Runners taking part in Lebanon's annual marathon are urging Prime Minister Saad Hariri to return home after he resigned under mysterious circumstances during a visit to Saudi Arabia. Spectators along the 26.2 mile (42.2 kilometer) course held signs reading "Running for you" and "Waiting for you," addressed to the prime minister, who participated in past races.
, Runners in the 8 km Beirut Marathon run past a billboard with a portrait of outgoing Lebanese Prime Minister Saad Hariri and Arabic that reads, "We are all waiting for you," in Beirut, Lebanon, Sunday, Nov. 12, 2017. Absent from the marathon this year is Hariri, a regular participant, who resigned from his post unexpectedly last week while in Saudi Arabia. The country's President Michel Aoun urged runners to use the occasion to call on the prime minister to return home. (AP Photo/Hassan Ammar)
12 of November 2017 16:57:59
BEIRUT (AP) — Thousands of Lebanese taking part in the country's annual marathon used the event to call on Prime Minister Saad Hariri to return home after he resigned under mysterious circumstances during a visit to Saudi Arabia.
Hariri was a regular participant in the marathon, giving the international sports event a big boost. This year, President Michel Aoun encouraged runners to call on Hariri to return. Many Lebanese suspect he was placed under house arrest as part of a Saudi plan to unravel a coalition government he had formed with Hezbollah last year.
A dual Lebanese-Saudi national and an ally of Riyadh, Hariri unexpectedly announced his resignation on Nov. 4 in a pre-recorded message broadcast on Saudi TV, criticizing Iran and Lebanon's Hezbollah militant group, and saying he feared for his safety. His father, former Prime Minister Rafik Hariri, was killed by a car bomb in Beirut in 2005. His family lives in Riyadh.
Hariri has not been heard from since but has met with foreign diplomats, and appeared with Saudi royalty and in Abu Dhabi. On Sunday, Lebanon's Future TV, affiliated with Hariri's party, said they will air an interview with him from Riyadh later in the day, in what is to be his first televised appearance since his resignation.
In a statement from Aoun after news broke of the upcoming interview, the president said the "mysterious circumstances for Hariri's stay in Riaydh makes all his positions questionable and in doubt and not of his own volition." The statement reiterated that Hariri was not free to move and or even contact his family members.
Marathon spectators along the 26.2 mile (42.2 kilometer) course wore hats and held signs reading "Running for you" and "Waiting for you." Large billboards with pictures of Hariri rose overhead, and a local TV station re-aired an hour-long profile and interview with Hariri recorded last year.
One woman raised a placard reading: "We want our prime minister back."
Ibrahim al-Masri, a 37-year-old Hariri supporter, said the Lebanese don't know if the prime minister is staying in Saudi Arabia by choice.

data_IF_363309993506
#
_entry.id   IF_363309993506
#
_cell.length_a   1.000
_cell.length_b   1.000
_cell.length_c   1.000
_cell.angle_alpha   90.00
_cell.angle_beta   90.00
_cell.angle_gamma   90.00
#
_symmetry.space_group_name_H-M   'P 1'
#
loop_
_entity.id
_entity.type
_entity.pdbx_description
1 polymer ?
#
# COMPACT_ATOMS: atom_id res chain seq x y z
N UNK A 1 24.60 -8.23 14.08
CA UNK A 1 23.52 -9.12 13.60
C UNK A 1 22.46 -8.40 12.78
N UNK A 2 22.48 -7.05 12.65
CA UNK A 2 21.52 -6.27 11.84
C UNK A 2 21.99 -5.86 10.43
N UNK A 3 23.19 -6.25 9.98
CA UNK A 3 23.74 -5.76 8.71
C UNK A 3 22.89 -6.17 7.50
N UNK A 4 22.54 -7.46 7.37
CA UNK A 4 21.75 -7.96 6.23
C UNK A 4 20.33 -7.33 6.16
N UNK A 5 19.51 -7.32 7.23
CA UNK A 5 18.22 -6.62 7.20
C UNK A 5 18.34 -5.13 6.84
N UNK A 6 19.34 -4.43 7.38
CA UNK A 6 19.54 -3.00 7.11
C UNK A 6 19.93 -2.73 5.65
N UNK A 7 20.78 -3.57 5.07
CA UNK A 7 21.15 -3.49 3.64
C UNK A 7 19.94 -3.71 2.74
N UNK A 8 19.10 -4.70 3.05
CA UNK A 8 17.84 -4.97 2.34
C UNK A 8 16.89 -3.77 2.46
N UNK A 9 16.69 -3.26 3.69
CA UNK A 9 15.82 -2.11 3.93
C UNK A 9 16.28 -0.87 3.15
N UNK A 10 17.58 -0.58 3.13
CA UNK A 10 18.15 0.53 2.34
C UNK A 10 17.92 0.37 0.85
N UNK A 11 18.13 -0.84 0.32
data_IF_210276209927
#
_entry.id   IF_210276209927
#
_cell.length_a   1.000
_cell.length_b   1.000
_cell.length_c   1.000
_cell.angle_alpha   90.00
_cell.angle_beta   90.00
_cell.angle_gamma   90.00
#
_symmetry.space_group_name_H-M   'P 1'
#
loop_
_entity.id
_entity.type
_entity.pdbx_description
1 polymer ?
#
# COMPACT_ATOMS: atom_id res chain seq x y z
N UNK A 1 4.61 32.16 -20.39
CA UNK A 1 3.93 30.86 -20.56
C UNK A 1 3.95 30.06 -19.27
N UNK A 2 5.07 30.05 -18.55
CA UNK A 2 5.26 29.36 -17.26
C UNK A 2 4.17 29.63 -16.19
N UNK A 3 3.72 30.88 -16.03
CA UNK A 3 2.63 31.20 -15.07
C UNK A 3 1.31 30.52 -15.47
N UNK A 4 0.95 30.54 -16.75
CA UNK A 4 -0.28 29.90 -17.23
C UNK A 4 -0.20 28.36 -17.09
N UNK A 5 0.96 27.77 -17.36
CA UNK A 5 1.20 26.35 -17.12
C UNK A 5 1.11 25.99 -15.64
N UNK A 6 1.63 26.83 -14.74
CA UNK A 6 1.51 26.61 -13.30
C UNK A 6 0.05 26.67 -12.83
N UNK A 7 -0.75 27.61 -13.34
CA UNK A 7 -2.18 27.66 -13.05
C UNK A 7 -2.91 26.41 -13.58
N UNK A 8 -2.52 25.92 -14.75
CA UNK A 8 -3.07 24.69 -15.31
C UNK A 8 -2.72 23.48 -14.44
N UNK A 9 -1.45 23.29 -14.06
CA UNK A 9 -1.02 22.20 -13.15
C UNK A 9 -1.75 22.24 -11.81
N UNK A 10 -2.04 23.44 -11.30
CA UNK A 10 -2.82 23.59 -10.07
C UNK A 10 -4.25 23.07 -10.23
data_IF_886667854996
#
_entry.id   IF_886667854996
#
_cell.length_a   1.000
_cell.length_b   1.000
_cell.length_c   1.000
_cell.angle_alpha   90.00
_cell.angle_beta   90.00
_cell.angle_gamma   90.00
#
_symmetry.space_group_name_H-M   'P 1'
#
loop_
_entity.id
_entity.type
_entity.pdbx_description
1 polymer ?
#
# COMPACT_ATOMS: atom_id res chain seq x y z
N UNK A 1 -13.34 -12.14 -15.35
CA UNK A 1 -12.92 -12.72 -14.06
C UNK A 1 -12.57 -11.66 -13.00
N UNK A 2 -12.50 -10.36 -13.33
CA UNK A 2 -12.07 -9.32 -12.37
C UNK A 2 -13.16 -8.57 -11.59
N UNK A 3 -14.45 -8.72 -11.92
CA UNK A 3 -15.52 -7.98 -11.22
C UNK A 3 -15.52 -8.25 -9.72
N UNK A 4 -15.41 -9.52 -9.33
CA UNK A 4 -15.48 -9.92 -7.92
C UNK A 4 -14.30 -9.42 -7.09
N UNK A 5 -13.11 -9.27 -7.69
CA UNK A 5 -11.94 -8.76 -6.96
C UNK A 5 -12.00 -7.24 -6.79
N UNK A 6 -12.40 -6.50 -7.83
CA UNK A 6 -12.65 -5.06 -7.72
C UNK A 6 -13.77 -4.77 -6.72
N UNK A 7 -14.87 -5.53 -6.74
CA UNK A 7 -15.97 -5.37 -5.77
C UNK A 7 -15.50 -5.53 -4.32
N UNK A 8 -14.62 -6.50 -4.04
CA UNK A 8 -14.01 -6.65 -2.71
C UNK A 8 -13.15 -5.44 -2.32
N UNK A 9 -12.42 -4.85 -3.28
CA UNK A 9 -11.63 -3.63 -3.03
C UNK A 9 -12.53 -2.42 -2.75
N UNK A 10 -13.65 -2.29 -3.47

"Whatever he chooses, we are with him. We want him to first come to Lebanon. We will die for him," al-Masri said.
Joanne Hamza, a physical education teacher who was wearing a cap with a picture of Hariri on it, said he was missed at the race.
"But in a sense, his absence has been unifying. All Lebanese, from all sects, are missing their leader. This is somehow reassuring but we still want him with us."
Aoun called on Saudi Arabia Saturday to clarify the reasons why Hariri has not returned home since his resignation. "The obscurity regarding Hariri's conditions makes anything that he says or does not reflect truth," the president said.
Saudi Arabia has stepped up its rhetoric against Hezbollah and its patron, Iran, accusing both of supporting Shiite rebels in Yemen known as Houthis. A Saudi-led coalition has been at war with the Houthis since March 2015.
Saudi Arabia has asked its citizens to leave Lebanon, and many Lebanese fear further economic sanctions or even military action against their country.
"It was a shock for the country, and already the country was suffering economically," said Ziad Zakka, a 52-year-old engineer who took part in the race. "Nobody knows what the future will hold for Lebanon so we need to have him back as soon as possible before it's too late."
Samir, a 42-year-old banker, was running with his 11-year-old son. He said he fears for his children, and has already stocked up on formula for his new baby. He accused Lebanon's politicians of allowing foreign interference, and asked that his last name not be used for fear of repercussions.
"We are tired of wars. We don't want our land to be a place to settle scores and wage wars. It is enough. Have mercy."
Organizers say more than 47,000 participated in the marathon.
Separately in the northern city of Tripoli on Saturday, in a sign of rising tension, unknown assailants burned posters of Saudi Crown Prince Mohammed bin Salman. The interior minister, Nohad Machnouk, tweeted that those acts did not reflect the "true feelings" of the people of Tripoli or Lebanon, and called for the perpetrators to be brought to justice.